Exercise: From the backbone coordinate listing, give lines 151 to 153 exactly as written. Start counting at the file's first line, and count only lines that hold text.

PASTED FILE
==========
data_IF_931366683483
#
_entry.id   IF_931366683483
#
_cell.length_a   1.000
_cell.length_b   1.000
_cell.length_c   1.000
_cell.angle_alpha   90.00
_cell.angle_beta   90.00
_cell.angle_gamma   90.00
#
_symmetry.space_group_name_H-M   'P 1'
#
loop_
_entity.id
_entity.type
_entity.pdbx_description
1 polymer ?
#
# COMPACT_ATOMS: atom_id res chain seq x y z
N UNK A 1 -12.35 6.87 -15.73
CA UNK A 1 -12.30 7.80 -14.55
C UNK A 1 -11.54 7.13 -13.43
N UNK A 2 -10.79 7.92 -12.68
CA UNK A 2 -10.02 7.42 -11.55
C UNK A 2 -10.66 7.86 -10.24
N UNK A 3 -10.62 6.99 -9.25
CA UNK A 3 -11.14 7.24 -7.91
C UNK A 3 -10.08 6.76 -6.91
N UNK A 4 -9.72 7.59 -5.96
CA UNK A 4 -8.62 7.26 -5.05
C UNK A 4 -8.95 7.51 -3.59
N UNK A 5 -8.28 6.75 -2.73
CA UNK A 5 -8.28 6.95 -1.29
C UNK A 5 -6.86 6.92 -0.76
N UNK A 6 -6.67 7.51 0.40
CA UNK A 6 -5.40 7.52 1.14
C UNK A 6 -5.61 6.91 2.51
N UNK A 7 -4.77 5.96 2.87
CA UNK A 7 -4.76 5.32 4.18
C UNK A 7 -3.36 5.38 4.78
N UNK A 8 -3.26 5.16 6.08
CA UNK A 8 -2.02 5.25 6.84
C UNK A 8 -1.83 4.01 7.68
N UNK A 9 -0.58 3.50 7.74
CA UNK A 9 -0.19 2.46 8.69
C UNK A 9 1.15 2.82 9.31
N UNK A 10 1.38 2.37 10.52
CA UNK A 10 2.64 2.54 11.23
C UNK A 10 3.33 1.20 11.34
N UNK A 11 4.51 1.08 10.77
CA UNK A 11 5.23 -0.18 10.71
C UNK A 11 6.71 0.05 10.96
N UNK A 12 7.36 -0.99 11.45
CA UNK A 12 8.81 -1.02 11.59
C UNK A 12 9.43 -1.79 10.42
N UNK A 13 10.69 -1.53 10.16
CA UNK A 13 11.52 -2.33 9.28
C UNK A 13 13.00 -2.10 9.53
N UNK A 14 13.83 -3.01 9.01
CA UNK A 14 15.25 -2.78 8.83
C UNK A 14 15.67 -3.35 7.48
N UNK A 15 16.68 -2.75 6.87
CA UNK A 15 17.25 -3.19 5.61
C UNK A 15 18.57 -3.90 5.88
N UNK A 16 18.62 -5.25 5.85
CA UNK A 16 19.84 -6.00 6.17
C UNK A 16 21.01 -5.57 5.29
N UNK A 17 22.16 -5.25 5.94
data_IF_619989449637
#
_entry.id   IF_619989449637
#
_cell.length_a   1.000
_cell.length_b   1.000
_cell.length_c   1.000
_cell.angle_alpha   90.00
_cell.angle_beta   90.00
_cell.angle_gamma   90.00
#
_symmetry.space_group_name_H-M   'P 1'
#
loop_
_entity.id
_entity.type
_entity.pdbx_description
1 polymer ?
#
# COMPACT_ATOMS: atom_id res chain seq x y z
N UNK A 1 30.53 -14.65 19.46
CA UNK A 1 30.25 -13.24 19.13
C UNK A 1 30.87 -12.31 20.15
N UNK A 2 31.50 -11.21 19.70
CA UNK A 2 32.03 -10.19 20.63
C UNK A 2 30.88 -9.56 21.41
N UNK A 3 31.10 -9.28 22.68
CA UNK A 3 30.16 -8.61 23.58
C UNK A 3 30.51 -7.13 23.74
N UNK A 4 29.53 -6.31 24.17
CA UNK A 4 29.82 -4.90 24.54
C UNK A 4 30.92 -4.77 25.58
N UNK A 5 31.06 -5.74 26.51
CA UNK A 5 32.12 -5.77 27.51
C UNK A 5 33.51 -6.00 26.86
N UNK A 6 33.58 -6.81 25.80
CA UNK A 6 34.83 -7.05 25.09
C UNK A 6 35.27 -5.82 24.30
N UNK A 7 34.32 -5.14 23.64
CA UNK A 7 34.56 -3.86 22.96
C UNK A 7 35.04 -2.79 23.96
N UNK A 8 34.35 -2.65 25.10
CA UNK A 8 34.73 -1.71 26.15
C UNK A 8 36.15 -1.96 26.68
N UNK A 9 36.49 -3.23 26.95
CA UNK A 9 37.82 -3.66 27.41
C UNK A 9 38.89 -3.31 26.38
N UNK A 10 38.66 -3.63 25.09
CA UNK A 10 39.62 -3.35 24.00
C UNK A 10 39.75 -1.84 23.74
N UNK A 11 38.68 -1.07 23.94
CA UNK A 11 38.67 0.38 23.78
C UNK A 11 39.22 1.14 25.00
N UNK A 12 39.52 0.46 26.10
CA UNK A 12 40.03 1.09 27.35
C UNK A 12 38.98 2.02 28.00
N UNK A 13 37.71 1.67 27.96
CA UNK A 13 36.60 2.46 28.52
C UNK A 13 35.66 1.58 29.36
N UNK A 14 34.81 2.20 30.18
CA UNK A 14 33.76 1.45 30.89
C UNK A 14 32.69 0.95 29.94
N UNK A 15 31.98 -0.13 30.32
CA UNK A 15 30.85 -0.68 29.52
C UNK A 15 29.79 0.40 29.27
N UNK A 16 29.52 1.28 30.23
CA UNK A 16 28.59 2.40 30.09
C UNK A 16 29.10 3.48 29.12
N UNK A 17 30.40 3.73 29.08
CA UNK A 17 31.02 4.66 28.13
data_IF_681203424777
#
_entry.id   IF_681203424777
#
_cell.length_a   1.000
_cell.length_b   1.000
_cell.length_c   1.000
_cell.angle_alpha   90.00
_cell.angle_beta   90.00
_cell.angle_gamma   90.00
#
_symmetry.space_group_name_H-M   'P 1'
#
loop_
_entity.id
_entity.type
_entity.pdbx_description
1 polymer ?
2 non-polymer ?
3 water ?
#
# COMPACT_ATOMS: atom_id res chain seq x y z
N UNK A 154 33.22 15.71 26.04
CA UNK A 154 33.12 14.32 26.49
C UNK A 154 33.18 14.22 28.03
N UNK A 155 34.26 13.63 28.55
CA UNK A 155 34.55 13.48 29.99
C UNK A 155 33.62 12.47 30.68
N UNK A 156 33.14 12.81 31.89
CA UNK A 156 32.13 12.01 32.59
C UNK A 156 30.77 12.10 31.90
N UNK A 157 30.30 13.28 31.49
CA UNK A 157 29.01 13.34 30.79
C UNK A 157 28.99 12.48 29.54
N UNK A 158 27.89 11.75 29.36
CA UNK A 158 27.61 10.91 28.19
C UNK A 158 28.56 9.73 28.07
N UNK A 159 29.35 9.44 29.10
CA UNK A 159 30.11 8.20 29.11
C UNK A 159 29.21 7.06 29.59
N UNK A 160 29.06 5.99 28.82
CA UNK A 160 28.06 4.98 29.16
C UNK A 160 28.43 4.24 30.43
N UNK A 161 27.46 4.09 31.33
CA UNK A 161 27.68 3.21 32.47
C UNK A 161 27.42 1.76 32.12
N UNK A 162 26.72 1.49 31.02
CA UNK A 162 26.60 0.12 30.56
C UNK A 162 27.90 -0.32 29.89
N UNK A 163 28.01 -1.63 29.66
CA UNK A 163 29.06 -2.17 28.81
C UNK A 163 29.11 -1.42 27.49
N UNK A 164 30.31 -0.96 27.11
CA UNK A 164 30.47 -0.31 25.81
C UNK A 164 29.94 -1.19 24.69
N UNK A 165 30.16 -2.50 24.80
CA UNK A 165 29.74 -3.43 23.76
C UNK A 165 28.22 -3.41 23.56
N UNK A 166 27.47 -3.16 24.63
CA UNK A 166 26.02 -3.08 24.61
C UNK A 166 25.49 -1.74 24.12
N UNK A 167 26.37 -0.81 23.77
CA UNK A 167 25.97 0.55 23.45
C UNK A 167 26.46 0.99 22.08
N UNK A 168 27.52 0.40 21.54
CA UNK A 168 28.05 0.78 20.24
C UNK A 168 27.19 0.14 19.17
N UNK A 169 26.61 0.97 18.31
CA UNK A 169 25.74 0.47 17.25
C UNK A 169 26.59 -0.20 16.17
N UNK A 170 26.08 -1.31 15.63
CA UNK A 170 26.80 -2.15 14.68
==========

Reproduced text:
_symmetry.space_group_name_H-M   'P 1'
#
loop_